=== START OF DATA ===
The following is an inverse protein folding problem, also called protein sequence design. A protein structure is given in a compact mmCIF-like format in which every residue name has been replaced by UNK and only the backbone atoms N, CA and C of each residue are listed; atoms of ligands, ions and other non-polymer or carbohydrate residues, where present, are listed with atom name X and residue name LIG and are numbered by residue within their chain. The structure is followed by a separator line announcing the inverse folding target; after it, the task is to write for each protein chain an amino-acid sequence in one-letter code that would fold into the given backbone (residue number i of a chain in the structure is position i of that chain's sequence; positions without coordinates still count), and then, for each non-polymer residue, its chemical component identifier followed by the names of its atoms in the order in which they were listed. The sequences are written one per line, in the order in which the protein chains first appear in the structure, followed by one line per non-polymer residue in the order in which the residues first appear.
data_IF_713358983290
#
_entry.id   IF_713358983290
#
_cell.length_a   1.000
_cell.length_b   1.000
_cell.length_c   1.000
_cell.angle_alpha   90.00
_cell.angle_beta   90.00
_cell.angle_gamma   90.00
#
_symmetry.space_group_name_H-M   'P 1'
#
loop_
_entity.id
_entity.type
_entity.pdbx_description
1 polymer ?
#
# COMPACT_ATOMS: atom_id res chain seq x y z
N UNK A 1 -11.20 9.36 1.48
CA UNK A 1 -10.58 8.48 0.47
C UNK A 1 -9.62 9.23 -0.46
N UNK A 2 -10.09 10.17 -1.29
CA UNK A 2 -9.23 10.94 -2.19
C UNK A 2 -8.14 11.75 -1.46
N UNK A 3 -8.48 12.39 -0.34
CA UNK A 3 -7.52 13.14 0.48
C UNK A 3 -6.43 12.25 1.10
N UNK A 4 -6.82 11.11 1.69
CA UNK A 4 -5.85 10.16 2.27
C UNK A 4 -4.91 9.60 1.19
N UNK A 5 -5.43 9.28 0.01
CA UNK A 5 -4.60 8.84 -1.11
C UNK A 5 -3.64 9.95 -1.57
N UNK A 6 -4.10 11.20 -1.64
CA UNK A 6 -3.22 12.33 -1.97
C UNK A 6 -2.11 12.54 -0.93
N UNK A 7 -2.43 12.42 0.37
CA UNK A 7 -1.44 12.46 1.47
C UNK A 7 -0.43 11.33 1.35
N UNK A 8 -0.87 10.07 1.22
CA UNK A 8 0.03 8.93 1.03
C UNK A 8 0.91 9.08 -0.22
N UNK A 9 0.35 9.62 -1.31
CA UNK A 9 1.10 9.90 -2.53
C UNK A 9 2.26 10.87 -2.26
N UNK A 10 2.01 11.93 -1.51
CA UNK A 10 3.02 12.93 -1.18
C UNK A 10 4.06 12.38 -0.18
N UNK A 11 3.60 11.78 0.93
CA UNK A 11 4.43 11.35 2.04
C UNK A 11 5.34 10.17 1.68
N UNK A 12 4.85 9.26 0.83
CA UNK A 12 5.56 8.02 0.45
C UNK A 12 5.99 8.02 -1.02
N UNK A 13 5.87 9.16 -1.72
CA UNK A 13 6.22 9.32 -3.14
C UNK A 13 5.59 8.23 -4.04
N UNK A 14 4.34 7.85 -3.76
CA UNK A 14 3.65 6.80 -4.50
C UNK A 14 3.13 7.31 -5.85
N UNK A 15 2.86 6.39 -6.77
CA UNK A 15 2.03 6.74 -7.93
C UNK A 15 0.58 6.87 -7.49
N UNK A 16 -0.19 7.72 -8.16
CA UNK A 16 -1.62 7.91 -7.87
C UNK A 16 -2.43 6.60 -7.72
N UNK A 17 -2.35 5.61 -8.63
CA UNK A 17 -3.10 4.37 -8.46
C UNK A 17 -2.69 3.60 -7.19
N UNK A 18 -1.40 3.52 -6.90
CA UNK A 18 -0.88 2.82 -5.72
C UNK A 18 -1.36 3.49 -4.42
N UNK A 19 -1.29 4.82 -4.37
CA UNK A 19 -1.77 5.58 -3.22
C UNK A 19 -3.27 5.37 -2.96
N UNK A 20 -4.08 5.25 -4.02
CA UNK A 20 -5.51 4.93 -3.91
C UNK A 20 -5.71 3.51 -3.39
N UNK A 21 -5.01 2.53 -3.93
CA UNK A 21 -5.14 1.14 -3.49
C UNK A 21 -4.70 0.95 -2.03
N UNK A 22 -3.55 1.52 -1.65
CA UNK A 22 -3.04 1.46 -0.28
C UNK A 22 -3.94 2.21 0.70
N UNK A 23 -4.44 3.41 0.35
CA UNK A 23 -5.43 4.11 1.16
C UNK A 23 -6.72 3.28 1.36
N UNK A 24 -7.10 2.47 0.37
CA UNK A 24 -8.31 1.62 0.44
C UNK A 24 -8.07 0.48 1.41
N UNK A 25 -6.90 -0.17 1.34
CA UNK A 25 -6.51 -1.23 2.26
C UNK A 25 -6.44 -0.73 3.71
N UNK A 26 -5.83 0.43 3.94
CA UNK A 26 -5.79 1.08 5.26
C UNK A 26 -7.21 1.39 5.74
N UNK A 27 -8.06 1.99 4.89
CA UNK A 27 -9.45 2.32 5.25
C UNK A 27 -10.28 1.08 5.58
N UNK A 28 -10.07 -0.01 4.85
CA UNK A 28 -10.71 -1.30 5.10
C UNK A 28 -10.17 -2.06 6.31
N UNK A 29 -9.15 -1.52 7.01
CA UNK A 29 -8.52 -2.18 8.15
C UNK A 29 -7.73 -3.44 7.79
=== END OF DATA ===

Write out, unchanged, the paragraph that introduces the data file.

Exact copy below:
The following is an inverse protein folding problem, also called protein sequence design. A protein structure is given in a compact mmCIF-like format in which every residue name has been replaced by UNK and only the backbone atoms N, CA and C of each residue are listed; atoms of ligands, ions and other non-polymer or carbohydrate residues, where present, are listed with atom name X and residue name LIG and are numbered by residue within their chain. The structure is followed by a separator line announcing the inverse folding target; after it, the task is to write for each protein chain an amino-acid sequence in one-letter code that would fold into the given backbone (residue number i of a chain in the structure is position i of that chain's sequence; positions without coordinates still count), and then, for each non-polymer residue, its chemical component identifier followed by the names of its atoms in the order in which they were listed. The sequences are written one per line, in the order in which the protein chains first appear in the structure, followed by one line per non-polymer residue in the order in which the residues first appear.